Russ Brandon has resigned as managing partner and president of the Pegula sports empire.
Kim Pegula has taken over as president.
The move comes after Pegula Sports and Entertainment conducted an internal investigation into Brandon's workplace behavior and allegations of personal misconduct, two sources told The Buffalo News on Tuesday.
As the top executive under Terry and Kim Pegula, Brandon ran the Buffalo Bills, Buffalo Sabres, Buffalo Bandits and Rochester Americans. He also was the alternate governor to Terry Pegula for the Sabres and Americans.
Brandon confirmed his resignation to The Buffalo News late Tuesday afternoon, but did not discuss the details of his departure.
"I have been contemplating transitioning out of my role for some time," Brandon said in a written statement. "My goal when the Pegulas purchased the franchise was to reach 20 years with the Bills." Brandon said he reached that goal in November.
The Pegulas also issued a statement late Tuesday afternoon noting that their "focus remains on building championship teams on and off the field for our fans and community."
"We have a tremendous amount of confidence in the strong leadership teams we have built within each of those entities over the last several years," Kim and Terry Pegula said in the statement. "We are excited about the direction of our teams, especially after this past weekend's NFL draft and NHL lottery results."
Brandon is mostly known for his two decades in the Bills' front office, rising through the organization as Ralph Wilson's trusted steward. Brandon served as general manager, CEO and de facto owner upon Wilson's death.
Kim Pegula on Friday informed Brandon an internal investigation was being conducted. Two sources with knowledge of the investigation said it was triggered by allegations of inappropriate relationships with female employees.
When confronted by Kim Pegula, the sources said, Brandon denied any such relationships, but the investigation indicated he was deceitful about that and other job-related issues that were uncovered.
Brandon joined the Bills in 1997 as executive director of business development and was promoted to vice president of business development and marketing two years later.
Brandon, in his statement, attributed the timing of his departure to the recent conclusion of the NFL Draft and hitting 20 years with the Bills in November.
"Given where we are from a timing standpoint, particularly with the conclusion of the NFL Draft, now seems like the time to make that transition," Brandon said. "As grateful as I am for the amazing experience and the incredible people I’ve had the privilege to work with the past two decades, I am just as anxious for the professional opportunities that lie ahead."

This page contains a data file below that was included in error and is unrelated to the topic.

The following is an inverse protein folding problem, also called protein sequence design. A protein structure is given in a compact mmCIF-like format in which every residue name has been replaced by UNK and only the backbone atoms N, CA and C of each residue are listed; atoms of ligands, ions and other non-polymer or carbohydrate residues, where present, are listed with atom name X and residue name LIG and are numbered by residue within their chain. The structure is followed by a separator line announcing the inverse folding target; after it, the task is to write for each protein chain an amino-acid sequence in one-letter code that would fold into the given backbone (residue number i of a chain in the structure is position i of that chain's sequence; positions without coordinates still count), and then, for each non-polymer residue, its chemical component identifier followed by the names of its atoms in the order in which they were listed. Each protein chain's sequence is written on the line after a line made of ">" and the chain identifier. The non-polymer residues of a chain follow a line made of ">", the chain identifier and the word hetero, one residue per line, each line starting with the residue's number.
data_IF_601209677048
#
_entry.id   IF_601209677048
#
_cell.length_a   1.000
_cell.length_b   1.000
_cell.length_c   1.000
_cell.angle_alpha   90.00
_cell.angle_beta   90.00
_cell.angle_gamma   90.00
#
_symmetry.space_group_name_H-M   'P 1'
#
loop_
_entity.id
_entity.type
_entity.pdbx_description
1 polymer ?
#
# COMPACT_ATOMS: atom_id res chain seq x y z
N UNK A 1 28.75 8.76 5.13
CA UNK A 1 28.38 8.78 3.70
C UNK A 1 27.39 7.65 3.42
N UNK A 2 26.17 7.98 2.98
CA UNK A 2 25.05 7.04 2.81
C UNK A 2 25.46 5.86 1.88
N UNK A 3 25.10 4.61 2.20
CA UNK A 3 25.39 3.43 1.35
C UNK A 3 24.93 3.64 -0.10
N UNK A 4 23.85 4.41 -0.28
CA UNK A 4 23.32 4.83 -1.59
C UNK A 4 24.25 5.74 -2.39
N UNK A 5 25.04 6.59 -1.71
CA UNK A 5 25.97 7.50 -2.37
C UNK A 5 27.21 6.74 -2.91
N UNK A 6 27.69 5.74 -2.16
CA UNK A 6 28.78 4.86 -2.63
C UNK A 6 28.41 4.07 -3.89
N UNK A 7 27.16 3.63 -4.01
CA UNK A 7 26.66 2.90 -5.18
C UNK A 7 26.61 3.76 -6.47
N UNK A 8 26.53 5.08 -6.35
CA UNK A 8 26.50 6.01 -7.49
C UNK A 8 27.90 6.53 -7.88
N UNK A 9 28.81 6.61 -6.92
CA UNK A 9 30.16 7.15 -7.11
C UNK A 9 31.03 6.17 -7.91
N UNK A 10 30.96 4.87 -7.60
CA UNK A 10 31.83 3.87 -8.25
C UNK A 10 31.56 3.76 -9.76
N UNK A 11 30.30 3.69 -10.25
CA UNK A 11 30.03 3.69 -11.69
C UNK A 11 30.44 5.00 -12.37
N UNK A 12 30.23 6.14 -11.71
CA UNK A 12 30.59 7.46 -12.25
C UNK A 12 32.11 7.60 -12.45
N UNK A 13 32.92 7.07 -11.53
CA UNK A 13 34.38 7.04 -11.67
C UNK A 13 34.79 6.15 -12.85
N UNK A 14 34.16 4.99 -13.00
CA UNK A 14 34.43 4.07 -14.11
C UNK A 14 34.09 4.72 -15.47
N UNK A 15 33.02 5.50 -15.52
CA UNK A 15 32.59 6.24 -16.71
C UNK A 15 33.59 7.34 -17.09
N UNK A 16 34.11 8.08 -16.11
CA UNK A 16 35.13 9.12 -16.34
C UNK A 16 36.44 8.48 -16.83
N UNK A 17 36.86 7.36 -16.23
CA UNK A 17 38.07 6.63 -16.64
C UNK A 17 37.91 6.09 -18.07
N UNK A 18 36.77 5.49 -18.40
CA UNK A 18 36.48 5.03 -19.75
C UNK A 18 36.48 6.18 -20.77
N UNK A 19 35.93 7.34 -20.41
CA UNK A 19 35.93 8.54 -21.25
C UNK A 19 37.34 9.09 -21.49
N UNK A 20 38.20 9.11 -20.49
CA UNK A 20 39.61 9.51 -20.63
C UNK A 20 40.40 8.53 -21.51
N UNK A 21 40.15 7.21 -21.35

Brandon was responsible for relocating Bills training camp in 1999 to St. John Fisher College, his alma mater.
Wilson named Brandon vice president of business operations in 2006 and chief operating officer in 2008. Brandon added the role of general manager, replacing Marv Levy, in 2009. He became chief executive officer in 2010.
Brandon helped broker the 2012 stadium lease among the Bills, Erie County and New York State.
By then, Wilson's health had declined too much to allow regular travels to One Bills Drive from his home in Grosse Pointe Shores, Mich. He summoned Brandon to his bedside and made him president and CEO, a move that was announced New Year's Day 2013.
Brandon's most important work was done after Wilson's death in March 2014.
Generations of Bills fans had feared the moment, convinced their team could move to Los Angeles, Toronto or even London.
Brandon oversaw all Bills operations during a lickety-split sale process and transition to new ownership.
The Pegulas bought the Bills in October 2014 for an NFL-record $1.4 billion, outbidding Donald Trump and a group backed by Toronto money and fronted by rock star Jon Bon Jovi.
The record price tag will be annihilated by the Carolina Panthers' sale. Panthers founder Jerry Richardson was pressured to sell after a Sports Illustrated report in December detailed allegations of workplace misconduct and sexual harassment by Richardson and monetary settlements.
When the Pegulas fired Sabres President Ted Black in July 2015, they turned the job over to Brandon, too.
But Brandon's presence wore out many Western New York sports fans. He was a constant throughout the Bills' 17-year drought, and he became an easy target for the Sabres' woes.